Insolvency mediation is a form of business mediation and an effective form of conflict resolution leading up to or after bankruptcy is declared.
Bankruptcy and conflicts
Many parties are involved in (the run-up to) a bankruptcy: the (possible future) bankrupt, directors and shareholders, the administrator or trustee, the supervisory judge, the banks, creditors and other interested parties such as insurers. They have conflicting interests and this frequently leads to conflict. Examples include issues concerning directors' liability, fraudulent restart, ownership issues, wrongful acts, performance or termination of agreements, financing and insurance and securities such as pledge, mortgage or retention of title.
The parties have a common interest in resolving a conflict as quickly as possible. This clarifies their position when filing for bankruptcy and progressing through its resolution.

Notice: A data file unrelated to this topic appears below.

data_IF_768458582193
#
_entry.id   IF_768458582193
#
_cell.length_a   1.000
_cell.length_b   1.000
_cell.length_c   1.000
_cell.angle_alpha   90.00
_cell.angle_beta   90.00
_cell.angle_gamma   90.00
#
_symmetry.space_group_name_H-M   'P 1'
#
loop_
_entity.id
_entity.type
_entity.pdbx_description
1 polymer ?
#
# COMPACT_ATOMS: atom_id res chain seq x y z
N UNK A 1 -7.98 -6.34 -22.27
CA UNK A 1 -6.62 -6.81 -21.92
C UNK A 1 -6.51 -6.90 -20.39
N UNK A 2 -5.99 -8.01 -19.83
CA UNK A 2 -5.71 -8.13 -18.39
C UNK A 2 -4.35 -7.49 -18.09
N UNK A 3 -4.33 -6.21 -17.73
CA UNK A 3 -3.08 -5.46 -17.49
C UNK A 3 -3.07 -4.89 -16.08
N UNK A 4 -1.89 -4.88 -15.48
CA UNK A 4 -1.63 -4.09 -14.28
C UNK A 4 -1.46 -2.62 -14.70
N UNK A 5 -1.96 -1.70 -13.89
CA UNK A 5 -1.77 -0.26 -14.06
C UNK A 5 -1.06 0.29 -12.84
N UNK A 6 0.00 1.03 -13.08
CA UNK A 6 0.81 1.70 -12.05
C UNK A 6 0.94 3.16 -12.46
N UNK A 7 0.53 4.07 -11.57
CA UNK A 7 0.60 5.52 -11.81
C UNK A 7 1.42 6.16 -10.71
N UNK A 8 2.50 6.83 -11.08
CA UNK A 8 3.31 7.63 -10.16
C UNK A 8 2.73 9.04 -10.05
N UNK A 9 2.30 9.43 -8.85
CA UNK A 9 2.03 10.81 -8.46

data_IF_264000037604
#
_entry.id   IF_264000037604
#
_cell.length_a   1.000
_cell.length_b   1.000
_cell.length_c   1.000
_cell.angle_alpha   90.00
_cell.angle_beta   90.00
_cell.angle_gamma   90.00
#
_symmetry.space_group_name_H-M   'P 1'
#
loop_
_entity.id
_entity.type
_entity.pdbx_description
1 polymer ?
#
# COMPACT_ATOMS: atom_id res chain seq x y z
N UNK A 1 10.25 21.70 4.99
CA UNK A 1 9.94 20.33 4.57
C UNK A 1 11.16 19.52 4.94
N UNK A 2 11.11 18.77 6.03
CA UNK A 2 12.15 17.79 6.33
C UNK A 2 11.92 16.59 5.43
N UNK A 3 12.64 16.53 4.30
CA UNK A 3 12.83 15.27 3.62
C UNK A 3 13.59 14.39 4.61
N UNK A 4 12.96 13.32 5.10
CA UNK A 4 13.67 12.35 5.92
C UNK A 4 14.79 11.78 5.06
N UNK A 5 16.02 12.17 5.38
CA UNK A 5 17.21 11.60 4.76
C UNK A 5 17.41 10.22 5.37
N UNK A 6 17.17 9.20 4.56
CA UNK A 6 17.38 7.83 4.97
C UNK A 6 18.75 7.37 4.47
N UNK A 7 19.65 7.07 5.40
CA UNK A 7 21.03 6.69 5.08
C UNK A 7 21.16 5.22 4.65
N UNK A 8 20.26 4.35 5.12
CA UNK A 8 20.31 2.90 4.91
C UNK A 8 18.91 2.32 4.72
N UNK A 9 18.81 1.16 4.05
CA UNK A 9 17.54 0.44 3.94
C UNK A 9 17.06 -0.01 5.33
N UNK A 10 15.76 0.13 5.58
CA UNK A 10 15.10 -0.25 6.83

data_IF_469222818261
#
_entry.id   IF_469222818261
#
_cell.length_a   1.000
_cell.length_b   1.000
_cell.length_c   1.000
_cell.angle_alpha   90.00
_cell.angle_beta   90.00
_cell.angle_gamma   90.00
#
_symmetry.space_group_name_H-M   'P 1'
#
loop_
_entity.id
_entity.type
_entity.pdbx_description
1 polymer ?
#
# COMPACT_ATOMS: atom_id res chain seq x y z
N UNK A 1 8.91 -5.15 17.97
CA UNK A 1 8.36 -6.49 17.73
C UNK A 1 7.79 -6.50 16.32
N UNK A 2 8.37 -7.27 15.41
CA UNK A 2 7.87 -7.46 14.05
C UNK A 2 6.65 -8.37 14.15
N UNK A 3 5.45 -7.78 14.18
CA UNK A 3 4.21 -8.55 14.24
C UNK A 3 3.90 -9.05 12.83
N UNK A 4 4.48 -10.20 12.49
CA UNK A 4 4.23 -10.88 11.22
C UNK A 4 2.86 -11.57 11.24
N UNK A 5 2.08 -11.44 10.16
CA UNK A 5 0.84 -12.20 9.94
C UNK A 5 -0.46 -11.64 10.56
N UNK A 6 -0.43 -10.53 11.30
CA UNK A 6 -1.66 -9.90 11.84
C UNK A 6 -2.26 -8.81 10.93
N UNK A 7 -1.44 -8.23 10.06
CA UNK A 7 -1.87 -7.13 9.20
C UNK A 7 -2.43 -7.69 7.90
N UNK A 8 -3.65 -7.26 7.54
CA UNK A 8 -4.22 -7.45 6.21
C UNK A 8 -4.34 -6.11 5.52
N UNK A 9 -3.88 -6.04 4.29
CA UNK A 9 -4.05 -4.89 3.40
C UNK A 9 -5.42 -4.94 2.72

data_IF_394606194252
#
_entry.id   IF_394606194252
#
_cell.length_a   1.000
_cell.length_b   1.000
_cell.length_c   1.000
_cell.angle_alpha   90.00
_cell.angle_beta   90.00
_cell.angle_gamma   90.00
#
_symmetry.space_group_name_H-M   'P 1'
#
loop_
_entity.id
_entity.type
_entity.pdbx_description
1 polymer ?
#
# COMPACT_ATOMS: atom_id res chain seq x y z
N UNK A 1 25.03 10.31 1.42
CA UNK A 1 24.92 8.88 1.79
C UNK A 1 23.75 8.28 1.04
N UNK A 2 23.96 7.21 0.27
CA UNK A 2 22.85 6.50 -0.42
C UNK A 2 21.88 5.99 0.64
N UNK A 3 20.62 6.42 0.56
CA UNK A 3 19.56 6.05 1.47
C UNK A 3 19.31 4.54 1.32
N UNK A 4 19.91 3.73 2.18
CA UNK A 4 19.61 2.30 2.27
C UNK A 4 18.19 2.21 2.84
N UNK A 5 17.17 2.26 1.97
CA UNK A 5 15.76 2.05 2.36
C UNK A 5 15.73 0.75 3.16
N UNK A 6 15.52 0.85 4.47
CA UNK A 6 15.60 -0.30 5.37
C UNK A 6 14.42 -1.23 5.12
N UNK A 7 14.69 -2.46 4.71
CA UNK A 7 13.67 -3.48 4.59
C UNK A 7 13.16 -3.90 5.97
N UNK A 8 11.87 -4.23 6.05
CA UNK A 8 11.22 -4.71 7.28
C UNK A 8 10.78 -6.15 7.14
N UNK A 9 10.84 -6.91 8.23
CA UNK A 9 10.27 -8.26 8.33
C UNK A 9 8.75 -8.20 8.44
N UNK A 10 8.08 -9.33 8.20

Through insolvency mediation, a conflict can be resolved quickly and at low cost. Moreover, the parties choose a solution that is appropriate for them. Confidentiality is guaranteed. The supervisory judge does not sit at the table during the mediation, but must agree to the solution chosen by the parties.
Starting up insolvency mediation
Insolvency mediation can take place at the suggestion of the judge upon application for bankruptcy or the supervisory judge after the pronouncement of bankruptcy. Insolvency mediation can also be requested by the trustee (with the approval of the supervisory judge), the bankrupt and other interested parties.